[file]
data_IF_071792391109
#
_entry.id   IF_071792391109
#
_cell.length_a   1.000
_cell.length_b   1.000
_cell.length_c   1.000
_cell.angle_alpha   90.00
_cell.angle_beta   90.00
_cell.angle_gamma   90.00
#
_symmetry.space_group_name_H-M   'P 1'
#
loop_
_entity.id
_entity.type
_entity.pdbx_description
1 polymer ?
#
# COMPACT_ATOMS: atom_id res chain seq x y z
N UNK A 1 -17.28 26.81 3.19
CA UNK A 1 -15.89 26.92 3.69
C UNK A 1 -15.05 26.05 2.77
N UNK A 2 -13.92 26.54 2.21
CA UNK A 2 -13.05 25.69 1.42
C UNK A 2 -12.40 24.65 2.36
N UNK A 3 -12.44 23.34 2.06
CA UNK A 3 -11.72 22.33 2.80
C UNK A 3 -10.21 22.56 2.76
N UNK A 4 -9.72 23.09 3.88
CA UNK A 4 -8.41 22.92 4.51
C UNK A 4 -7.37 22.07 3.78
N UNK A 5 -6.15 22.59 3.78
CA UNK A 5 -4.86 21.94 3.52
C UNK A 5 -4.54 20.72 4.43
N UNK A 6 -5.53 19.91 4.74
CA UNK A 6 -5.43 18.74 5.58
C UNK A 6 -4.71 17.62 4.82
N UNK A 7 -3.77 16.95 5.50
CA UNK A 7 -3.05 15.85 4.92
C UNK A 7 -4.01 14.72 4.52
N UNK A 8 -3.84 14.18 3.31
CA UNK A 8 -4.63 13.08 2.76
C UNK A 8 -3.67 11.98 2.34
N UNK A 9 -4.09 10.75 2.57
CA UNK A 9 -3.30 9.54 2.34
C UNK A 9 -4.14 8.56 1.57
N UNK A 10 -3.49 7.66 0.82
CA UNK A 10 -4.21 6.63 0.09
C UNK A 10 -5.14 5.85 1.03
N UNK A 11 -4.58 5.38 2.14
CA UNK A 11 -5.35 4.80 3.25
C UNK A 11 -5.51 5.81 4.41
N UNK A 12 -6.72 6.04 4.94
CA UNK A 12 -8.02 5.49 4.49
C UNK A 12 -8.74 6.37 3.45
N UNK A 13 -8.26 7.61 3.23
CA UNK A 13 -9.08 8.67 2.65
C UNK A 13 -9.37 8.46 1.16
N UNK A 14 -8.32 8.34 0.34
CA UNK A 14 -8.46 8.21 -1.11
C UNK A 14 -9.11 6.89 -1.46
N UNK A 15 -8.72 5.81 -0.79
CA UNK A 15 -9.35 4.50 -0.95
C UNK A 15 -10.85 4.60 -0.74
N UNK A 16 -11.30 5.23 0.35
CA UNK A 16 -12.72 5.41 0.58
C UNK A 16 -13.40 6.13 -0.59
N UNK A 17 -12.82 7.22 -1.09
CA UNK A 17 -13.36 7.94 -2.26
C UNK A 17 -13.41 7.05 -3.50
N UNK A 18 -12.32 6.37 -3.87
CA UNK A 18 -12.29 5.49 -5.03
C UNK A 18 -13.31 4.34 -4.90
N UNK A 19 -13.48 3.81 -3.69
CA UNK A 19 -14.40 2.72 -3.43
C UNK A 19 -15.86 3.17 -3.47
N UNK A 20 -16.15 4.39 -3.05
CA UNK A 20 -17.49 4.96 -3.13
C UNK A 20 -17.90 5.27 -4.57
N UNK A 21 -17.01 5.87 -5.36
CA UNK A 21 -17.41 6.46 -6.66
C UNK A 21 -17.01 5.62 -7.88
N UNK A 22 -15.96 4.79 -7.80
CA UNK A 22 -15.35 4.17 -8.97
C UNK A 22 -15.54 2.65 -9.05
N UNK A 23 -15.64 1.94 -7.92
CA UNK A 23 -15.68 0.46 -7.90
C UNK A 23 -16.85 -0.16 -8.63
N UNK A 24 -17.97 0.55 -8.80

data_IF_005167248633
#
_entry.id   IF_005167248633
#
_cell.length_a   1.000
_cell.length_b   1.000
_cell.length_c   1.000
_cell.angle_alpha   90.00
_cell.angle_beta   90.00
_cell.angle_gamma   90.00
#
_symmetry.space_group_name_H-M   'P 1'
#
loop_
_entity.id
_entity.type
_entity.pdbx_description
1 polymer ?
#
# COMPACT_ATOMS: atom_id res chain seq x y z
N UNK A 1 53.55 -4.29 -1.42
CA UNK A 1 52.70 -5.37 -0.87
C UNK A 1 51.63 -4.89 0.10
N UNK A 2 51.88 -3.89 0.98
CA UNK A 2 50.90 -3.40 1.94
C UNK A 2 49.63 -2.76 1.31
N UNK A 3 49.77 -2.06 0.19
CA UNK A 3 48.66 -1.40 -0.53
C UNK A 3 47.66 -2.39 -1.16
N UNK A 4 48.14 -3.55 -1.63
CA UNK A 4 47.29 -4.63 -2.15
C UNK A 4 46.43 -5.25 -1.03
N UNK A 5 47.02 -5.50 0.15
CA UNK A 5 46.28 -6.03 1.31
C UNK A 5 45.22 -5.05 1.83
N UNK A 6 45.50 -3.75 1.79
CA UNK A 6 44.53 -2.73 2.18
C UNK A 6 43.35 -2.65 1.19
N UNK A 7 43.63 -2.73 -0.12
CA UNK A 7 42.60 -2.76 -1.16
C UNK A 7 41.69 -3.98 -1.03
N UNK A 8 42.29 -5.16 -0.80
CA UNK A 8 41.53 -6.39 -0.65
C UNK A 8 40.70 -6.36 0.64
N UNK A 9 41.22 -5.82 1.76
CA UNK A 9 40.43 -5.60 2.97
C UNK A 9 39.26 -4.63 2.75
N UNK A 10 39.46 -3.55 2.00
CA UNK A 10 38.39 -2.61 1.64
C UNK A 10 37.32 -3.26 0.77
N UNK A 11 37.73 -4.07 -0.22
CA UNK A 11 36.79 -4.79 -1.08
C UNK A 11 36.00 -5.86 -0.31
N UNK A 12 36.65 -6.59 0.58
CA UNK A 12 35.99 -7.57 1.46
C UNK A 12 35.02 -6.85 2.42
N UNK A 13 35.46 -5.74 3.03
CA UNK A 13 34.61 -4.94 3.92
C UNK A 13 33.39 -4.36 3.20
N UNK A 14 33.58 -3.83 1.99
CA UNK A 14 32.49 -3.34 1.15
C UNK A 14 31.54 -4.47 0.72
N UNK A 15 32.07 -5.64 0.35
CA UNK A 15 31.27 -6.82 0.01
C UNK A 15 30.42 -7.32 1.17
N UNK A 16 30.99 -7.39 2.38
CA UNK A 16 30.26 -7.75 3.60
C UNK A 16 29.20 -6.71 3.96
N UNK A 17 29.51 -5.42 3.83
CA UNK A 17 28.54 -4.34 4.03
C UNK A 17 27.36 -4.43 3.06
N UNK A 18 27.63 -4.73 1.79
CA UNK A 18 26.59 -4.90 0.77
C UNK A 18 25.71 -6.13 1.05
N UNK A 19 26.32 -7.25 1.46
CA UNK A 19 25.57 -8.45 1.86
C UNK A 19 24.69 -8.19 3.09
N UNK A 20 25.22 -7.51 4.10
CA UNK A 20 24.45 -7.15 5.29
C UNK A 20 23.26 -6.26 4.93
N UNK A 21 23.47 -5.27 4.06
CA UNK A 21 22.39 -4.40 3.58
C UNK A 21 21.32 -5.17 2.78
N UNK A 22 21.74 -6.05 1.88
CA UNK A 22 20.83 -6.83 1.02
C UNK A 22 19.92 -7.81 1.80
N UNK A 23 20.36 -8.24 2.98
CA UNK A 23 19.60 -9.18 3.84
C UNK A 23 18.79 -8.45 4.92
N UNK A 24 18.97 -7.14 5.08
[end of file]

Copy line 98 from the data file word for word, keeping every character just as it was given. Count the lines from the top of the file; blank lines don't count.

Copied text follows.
_cell.angle_alpha   90.00